Local News

  • Shattered Justice: A look at those released on parole back to Brunswick County

     Editor’s note: This is the fourth in a series of stories about the life and death of Amy Caroline Frink, who, at 18 years old, was brutally murdered in 1994, and her mother Birdie’s fight to bring justice for her youngest daughter almost 16 years later. 

    In 1994, the state’s Fair Sentencing Act was replaced by the Structured Sentencing Act, but Birdie Frink wants the Fair Sentencing Act repealed altogether.

  • Elected officials, candidates among those who owe delinquent taxes

     Several elected officials from the county and various municipalities in Brunswick County have delinquent tax bills with the county’s tax department.

    Most officials who owe delinquent taxes have payment plans set up with Brunswick County, including Marty Cooke and his wife Catherine Cooke, who serves on the Brunswick County Board of Education.

    As a Brunswick County commissioner, Marty Cooke is one of five people who set the ad valorem tax rate for the county. As a father of four and business owner, he said he understands the burden on taxpayers.

  • Candidates vying for seats in two North Carolina House races

     Two Republicans and two Democrats are vying for the North Carolina House District 17 seat in the upcoming May 6 primary election.

    Democratic incumbent Dewey L. Hill is seeking re-election to N.C. House District 20, with challenges from another Democrat and a Republican.



  • Calabash tables 'Gateway to North Carolina' proposal

     CALABASH—A proposal to dub the Seafood Capital the “Gateway to North Carolina” was tabled last week by town commissioners.

    At their April 13 meeting, town commissioners indicated they don’t favor the resolution proposed by Mayor Anthony Clemmons because Calabash is already renowned as the “Seafood Capital of the World.”

  • ‘Little Governor’ pleads guilty to tax evasion

     RALEIGH—The man once called “Little Governor” because of his connections to former N.C. Gov. Mike Easley pleaded guilty in federal court Monday to one count of tax evasion—50 counts of shy of the original 51 with which he was charged.

  • Agenda item change sparks public prayer debate

    BOLIVIA—The change to Brunswick County commissioners’ agenda was so slight, one likely wouldn’t notice it.

    But the change on the agenda from “invocation” to “moment of silence,” caught commissioners’ attention, and all but one wanted to change it back.

    Commissioner Scott Phillips moved to change the agenda item back to invocation, or “public prayer,” as he called it.

  • Events planned in conjunction with National Child Abuse Prevention Month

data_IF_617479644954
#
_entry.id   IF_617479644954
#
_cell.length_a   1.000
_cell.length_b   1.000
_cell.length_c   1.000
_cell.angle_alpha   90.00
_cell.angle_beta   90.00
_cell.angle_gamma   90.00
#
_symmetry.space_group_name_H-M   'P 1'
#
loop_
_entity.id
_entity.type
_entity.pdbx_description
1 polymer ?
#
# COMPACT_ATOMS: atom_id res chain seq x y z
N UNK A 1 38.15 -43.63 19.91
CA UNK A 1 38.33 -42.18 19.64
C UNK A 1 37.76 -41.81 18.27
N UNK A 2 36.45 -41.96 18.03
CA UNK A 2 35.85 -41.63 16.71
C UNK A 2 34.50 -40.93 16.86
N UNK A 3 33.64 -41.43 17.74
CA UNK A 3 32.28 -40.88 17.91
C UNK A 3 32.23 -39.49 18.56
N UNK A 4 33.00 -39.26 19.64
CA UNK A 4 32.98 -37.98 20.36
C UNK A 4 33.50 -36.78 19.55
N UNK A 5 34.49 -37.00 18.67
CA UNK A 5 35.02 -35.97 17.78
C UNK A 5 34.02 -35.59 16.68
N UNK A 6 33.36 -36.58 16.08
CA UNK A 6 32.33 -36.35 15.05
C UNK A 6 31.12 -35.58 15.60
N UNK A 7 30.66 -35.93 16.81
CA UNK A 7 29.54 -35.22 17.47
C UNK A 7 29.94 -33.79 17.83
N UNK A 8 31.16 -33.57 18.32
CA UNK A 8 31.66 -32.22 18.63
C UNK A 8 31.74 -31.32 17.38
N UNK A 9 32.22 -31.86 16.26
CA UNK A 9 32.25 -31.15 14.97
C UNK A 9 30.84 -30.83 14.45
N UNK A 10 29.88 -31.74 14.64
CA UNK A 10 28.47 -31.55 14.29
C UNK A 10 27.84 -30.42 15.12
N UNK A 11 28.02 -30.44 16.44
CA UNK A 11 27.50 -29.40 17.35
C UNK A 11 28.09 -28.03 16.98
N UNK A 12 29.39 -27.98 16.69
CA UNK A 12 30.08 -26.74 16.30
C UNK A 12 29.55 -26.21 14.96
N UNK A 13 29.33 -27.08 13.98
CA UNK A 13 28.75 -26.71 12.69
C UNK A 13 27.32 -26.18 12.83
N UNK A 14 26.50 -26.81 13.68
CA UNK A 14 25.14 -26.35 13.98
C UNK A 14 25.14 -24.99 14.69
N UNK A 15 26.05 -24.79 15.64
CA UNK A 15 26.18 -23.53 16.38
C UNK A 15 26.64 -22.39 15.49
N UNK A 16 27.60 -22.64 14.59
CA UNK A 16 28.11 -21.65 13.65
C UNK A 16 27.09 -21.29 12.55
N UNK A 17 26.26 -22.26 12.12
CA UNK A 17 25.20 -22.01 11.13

The Brunswick County Community Child Protection Team has been working to bring awareness to National Child Abuse Prevention Month, which is annually recognized each April.

    “What the team’s decided to do is every April we try to bring different events and venues to the community to get them involved, and so we have several things going on this month,” Linda Perry, parenting education director of Communities in Schools of Brunswick County Inc., said.

  • Board of elections residency seminar draws small crowd at Holden Beach Town Hall

    HOLDEN BEACH—Only a handful of people—many of whom hopped the ferry from Bald Head Island—turned out at Holden Beach Town Hall last week for a state board of elections seminar on voter registration and residency for voting purposes.

    Gary Bartlett, executive director for the North Carolina Board of Elections, said determining residency is “by far the most complicated issue in the elections process.”

  • Dredge places 70,000 cubic yards of sand on Ocean Isle Beach’s east end

    Ocean Isle Beach town officials are hoping for peaceful waters following the completion of a recent dredge.

    The Intracoastal Waterway annual dredging project has been completed, and about 70,000 cubic yards of sand was put back on the beach, between Shallotte Boulevard and East Third Street.

    “We were very, very pleased with the amount of sand we received,” Daisy Ivey, town administrator, said at a recent Brunswick Beaches Consortium (BBC) meeting.

  • Local developer on payment plan for $2.1 million tax bill

    Local developer Mark Saunders has signed a comprehensive agreement with Brunswick County to repay $2.1 million in delinquent taxes owed for his various developments under his flagship company The Coastal Companies.

    According to the agreement, the terms of the payment plan are $50,000 per month from March 2010 until May 2010. From June 2010 until December 2010, Saunders will pay the county $75,000 per month.